“I gained a lot from hearing about the work three organizations in California are doing in their work in JEDI. Because you can’t have Equity, Diversity and Inclusion without Justice. We all have implicit bias and it’s important to learn what they are and acknowledge it.” Helen Rogers, Director of Operations

“Rally offers me the opportunity to hear from, and meet, some of the best land conservation professionals around the country and the world. I love learning! I specifically enjoy learning about new and innovative ways conservation is being achieved. One example is the Pooled Timber Income Fund by the New England Forestry Foundation (NEFF). Essentially, landowners donate their property to NEFF and it allows them to receive an even stream of tax incentives and revenue (from timber management) over time.” Ashton Lamb, North Coast Project Manager

“For me, this rally experience has felt like an opportunity to further hone some of the tools that I have accumulated over the last few years and to continue filling in some of the gaps in my understanding.” Bruce Binney, Mid Coast Project Manager

“I found all three morning plenary sessions very inspiring. On day one, Andrew Bowman touched on how important it is to understand the history of our places and how it’s connected with structural racism in America; as well as the need to build a land conservation community that values and embraces diversity and works towards tolerance, inclusivity, and equity. The second day included the National Land Trust Excellence Award to The Land Trust of Tennessee for their work at the Glen Leven Farm connecting people to working farms and the value of food security. James Edward Mills talked about the importance of broadening the pool of people to take up the banner of conservation through engaging people of color and other minorities in the joys and freedom of the outdoors. On the final day, Nina Simon discussed an innovative approach for how to make conservation relevant to more people’s lives.” Nathan Moyer, Senior Stewardship Program Manager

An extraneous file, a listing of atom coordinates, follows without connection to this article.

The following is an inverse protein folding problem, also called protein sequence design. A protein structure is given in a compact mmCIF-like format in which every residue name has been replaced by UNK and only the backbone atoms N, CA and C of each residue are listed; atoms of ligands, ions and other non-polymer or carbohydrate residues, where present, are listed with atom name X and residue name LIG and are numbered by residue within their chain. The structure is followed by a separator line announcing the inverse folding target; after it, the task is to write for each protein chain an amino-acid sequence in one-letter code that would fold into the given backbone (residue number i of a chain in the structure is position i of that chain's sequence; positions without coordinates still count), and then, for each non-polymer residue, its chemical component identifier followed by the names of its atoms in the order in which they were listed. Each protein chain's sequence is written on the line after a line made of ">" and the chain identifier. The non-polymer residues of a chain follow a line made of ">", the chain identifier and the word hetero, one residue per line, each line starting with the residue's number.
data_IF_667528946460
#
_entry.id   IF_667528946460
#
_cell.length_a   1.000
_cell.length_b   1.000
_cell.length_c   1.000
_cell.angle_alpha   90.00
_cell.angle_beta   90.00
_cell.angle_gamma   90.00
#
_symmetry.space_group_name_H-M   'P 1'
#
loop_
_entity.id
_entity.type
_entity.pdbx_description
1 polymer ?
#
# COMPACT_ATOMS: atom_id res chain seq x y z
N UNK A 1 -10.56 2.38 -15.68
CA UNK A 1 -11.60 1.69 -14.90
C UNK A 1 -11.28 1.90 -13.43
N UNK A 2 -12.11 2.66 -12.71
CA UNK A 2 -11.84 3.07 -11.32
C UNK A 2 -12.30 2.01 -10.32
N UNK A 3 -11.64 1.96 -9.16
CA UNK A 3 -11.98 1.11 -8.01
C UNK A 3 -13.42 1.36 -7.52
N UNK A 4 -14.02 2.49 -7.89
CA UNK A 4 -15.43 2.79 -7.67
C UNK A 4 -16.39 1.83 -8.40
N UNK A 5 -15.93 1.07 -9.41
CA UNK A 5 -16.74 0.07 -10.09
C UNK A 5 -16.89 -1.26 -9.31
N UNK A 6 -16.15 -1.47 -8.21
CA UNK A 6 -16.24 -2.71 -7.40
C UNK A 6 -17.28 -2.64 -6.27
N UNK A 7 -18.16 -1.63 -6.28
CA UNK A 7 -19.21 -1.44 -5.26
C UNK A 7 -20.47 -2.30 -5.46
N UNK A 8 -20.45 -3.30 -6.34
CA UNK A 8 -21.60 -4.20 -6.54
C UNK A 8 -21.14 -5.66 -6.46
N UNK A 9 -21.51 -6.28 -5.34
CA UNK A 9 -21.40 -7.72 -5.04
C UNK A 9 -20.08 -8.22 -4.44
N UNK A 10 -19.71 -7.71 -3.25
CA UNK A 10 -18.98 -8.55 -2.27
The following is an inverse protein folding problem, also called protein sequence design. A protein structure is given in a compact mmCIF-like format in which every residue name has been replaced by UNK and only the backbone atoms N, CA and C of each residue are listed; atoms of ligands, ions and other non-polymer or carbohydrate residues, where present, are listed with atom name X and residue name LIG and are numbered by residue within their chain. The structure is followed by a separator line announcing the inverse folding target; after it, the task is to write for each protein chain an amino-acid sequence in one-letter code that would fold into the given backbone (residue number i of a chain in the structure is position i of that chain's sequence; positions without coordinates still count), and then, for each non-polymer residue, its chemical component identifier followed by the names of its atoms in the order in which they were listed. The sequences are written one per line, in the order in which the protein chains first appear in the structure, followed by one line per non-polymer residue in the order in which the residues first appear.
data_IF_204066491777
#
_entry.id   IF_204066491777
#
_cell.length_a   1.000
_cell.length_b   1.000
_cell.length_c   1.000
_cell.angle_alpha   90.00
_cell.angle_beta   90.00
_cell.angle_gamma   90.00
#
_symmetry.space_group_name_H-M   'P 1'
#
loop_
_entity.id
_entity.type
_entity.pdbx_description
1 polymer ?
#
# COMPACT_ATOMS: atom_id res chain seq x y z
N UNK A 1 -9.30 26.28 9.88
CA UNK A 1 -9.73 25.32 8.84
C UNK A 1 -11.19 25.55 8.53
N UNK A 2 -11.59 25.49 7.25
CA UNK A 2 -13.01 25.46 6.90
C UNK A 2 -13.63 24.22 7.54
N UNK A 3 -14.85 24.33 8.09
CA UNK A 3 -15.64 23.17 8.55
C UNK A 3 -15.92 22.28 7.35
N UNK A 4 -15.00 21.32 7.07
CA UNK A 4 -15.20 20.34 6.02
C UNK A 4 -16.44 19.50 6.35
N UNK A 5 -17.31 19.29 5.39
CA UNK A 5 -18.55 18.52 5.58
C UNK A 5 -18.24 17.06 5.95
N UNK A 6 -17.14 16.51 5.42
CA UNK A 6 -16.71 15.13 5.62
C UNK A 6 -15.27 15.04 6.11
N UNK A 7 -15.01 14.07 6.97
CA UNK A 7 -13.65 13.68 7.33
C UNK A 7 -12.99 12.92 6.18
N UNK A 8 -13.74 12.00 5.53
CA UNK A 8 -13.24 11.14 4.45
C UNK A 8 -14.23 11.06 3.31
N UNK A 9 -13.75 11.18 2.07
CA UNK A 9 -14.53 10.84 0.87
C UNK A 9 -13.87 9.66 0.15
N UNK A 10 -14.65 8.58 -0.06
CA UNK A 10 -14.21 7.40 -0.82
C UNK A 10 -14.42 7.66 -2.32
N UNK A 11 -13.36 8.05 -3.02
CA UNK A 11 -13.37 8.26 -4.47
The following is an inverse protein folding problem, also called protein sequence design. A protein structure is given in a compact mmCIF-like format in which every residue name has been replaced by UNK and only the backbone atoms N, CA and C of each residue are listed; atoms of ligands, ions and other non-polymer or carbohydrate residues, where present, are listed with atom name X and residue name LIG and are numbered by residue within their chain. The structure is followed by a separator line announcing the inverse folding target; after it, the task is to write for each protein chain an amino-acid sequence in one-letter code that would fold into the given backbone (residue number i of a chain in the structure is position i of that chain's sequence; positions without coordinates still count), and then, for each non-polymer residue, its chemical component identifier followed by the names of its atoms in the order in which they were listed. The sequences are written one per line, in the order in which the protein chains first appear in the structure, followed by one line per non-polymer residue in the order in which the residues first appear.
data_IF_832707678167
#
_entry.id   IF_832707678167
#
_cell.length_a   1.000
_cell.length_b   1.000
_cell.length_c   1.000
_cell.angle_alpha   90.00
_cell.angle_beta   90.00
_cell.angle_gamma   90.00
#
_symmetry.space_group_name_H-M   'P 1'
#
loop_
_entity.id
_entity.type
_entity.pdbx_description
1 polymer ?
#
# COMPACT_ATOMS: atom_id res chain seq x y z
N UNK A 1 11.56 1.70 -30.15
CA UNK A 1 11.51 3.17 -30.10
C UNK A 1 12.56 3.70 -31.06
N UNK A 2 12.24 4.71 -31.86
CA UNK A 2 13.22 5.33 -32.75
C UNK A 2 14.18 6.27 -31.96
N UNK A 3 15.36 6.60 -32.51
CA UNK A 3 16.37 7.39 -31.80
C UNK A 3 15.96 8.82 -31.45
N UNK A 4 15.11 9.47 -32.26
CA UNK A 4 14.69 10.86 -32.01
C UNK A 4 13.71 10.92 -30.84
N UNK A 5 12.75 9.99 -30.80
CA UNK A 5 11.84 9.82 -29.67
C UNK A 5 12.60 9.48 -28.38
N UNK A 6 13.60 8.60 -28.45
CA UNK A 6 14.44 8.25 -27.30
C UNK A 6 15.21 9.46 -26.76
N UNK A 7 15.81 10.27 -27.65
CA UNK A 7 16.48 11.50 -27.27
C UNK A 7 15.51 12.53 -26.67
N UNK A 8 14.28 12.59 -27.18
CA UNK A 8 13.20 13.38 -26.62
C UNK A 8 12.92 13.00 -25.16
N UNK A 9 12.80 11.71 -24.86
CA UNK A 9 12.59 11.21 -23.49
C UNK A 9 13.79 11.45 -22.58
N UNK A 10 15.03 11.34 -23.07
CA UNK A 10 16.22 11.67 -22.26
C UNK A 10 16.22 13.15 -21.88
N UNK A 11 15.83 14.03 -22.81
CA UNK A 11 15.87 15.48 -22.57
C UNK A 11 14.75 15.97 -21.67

OTHER NEWS

Support LLT on AmazonSmile: Did you know that you can support Lowcountry Land Trust by shopping on AmazonSmile? Amazon donates 0.5% of the price of your eligible AmazonSmile purchases to the charitable organization of your choice. Simply shop with AmazonSmile ON in the Amazon Shopping app and AmazonSmile will make a donation to LLT. Thank you!

[The President’s Log will feature a series of rotating guest writers, including LLT staff and board, as well as friends of Lowcountry Land Trust]

This edition of the Lowcountry Land Trust President’s Log is presented with support from Anderson Insurance Associates. Thank you!






Recent Posts

Lowcountry Land Trust Protects Land on the Black River
September 09, 2021

Lowcountry Land Trust Protects Land on the Black River Millgrove Plantation adds to larger Black River conservation effort  CHARLESTON, S.C. -- Lowcountry Land Trust has announced the permanent protection of...

Introducing: Wild Reads
September 09, 2021

  Dear Friends, Lowcountry Land Trust is excited to announce our new monthly online reading club: Wild Reads, a series of short stories and brief essays that explore our complex...

The Ebb & Flow: August 2021
August 30, 2021

Dear Friends, I’m not a botanist, but I know enough to be dangerous. Hours of walking in the woods with trained biologists and learning both common and Latin names of...

Native Planting with Collette DeGarady
August 27, 2021

Colette DeGarady has worked for The Nature Conservancy (TNC) for over 15 years and is proud to be part of a conservation community protecting important places and helping people connect...

We're Hiring: Controller
July 30, 2021

Lowcountry Land Trust (LLT) seeks an experienced self-driven finance professional with a passion for nonprofit excellence. The Controller works in partnership with the LLT Leadership Team and the Finance and...

The Ebb & Flow: July 2021
July 18, 2021

Dear Friends, I still remember the summer internship that changed my life. I spent that internship learning about land protection and stewardship, and how this innovative tool--conservation easements--can be used...